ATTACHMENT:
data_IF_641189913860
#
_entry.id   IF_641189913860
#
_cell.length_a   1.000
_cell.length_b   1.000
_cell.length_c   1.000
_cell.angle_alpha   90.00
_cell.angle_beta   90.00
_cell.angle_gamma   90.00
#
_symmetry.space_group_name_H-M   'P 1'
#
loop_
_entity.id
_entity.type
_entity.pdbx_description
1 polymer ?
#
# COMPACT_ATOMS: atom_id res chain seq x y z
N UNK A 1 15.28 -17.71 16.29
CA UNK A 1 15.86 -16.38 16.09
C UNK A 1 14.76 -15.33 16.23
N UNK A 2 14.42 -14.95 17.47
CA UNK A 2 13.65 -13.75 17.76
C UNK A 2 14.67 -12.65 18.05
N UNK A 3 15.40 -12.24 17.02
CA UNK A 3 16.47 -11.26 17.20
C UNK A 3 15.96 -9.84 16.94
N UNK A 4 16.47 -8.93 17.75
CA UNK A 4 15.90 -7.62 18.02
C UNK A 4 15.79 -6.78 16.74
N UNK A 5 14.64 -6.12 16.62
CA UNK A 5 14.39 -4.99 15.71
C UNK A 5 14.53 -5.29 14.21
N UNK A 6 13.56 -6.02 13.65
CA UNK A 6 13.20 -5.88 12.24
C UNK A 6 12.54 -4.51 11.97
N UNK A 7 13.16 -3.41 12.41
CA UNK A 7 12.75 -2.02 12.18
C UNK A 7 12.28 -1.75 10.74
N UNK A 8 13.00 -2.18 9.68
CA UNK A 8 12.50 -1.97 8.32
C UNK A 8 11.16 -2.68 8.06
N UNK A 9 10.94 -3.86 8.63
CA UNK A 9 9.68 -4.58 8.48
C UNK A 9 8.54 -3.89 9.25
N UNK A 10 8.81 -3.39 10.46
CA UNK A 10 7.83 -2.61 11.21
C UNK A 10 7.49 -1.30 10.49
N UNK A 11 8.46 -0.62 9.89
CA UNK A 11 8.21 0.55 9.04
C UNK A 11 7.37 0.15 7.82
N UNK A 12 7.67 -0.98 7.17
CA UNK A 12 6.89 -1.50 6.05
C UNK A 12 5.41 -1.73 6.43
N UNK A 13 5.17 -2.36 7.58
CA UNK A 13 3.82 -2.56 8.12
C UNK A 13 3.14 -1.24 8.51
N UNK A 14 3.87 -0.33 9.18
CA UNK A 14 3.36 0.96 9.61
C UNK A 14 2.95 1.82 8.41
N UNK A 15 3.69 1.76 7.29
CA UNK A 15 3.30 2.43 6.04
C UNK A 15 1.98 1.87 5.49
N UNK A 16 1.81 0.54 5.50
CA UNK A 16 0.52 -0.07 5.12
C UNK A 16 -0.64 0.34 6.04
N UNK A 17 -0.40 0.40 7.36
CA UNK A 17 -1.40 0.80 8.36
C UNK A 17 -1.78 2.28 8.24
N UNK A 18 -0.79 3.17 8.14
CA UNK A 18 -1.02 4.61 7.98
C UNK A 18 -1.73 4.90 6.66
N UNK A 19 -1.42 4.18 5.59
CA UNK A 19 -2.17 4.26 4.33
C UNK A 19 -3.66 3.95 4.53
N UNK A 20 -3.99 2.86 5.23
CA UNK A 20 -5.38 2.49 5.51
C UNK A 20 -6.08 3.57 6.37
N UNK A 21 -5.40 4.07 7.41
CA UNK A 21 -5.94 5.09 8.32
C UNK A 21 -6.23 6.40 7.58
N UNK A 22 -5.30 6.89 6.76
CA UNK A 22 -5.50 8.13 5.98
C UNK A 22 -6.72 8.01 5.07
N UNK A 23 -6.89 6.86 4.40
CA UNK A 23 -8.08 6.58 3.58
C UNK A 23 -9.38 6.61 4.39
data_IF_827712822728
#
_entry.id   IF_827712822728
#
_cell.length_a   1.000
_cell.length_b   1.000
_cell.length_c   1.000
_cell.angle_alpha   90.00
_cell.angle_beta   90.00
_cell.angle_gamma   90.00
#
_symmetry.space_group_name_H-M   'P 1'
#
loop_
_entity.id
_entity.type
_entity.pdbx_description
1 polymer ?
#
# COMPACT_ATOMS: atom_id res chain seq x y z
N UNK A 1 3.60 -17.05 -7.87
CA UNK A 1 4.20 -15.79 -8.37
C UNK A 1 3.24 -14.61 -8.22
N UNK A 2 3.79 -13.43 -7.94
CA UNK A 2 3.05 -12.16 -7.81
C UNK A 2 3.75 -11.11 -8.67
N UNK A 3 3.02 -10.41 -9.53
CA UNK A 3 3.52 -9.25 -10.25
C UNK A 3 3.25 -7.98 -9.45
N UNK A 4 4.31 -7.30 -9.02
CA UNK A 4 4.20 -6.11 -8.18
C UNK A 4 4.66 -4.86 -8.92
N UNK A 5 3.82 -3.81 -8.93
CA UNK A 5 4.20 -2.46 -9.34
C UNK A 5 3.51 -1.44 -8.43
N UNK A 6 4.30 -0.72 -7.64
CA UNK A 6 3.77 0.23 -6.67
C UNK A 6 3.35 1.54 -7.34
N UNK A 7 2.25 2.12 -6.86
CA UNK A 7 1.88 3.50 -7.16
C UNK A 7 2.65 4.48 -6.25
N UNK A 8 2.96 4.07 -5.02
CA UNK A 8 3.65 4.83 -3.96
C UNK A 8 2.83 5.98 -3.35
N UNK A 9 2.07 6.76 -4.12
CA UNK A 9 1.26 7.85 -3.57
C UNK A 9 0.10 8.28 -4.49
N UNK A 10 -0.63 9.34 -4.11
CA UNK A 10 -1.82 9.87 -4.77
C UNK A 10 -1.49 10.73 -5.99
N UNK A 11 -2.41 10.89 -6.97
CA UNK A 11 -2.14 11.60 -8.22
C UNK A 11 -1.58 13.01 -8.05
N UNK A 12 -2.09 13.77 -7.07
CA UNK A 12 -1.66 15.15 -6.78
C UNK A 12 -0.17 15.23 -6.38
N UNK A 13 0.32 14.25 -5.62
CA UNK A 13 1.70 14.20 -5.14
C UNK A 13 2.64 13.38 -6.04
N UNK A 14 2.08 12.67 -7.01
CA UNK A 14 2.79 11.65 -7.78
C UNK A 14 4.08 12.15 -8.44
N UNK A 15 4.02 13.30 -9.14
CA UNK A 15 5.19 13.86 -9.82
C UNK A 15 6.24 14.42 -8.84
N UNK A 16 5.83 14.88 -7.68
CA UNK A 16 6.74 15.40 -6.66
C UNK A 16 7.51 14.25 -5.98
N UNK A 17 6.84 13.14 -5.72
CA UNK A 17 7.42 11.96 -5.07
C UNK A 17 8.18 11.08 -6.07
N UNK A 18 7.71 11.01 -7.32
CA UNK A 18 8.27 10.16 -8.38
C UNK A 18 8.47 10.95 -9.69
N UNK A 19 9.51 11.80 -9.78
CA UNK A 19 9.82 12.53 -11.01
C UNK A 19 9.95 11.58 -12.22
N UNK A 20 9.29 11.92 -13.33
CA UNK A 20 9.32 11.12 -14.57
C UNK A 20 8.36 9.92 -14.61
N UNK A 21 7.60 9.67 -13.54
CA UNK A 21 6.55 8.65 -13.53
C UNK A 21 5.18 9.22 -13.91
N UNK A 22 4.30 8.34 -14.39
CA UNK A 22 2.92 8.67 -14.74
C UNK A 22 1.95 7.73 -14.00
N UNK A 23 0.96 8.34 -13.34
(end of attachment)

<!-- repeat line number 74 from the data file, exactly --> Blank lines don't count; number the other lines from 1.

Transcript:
C UNK A 18 -1.73 4.90 6.66